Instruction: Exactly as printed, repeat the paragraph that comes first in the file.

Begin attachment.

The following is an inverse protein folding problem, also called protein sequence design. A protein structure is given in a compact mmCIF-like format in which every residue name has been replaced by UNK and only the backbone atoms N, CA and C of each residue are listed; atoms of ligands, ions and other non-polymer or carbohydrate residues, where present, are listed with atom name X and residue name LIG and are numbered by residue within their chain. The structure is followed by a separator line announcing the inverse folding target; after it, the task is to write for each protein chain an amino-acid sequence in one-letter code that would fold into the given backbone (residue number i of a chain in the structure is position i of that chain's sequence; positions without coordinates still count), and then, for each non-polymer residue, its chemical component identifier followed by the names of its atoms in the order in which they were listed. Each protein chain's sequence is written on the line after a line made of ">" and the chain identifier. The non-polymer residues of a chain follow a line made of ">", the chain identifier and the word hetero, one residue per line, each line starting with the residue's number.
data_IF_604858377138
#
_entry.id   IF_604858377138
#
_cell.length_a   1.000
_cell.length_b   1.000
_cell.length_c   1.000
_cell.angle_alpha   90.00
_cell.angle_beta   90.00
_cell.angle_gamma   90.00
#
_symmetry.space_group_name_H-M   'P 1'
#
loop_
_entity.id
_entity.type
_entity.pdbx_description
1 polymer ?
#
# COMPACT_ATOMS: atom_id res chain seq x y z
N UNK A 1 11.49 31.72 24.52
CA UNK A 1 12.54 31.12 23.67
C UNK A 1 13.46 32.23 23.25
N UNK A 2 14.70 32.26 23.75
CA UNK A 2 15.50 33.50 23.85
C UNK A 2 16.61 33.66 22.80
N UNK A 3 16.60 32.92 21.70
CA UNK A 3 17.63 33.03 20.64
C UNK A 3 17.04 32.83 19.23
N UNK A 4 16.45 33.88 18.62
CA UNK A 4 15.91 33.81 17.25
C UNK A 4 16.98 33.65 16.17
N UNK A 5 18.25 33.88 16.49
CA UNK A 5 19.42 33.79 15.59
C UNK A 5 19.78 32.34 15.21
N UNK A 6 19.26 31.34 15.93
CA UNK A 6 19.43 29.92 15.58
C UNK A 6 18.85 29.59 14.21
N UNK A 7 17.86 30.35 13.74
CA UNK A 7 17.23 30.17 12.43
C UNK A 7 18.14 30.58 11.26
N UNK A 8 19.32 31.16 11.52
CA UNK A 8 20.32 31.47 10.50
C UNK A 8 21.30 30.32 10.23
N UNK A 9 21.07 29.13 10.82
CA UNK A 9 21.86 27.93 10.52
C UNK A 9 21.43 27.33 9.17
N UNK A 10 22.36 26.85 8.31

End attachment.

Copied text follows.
The following is an inverse protein folding problem, also called protein sequence design. A protein structure is given in a compact mmCIF-like format in which every residue name has been replaced by UNK and only the backbone atoms N, CA and C of each residue are listed; atoms of ligands, ions and other non-polymer or carbohydrate residues, where present, are listed with atom name X and residue name LIG and are numbered by residue within their chain. The structure is followed by a separator line announcing the inverse folding target; after it, the task is to write for each protein chain an amino-acid sequence in one-letter code that would fold into the given backbone (residue number i of a chain in the structure is position i of that chain's sequence; positions without coordinates still count), and then, for each non-polymer residue, its chemical component identifier followed by the names of its atoms in the order in which they were listed. Each protein chain's sequence is written on the line after a line made of ">" and the chain identifier. The non-polymer residues of a chain follow a line made of ">", the chain identifier and the word hetero, one residue per line, each line starting with the residue's number.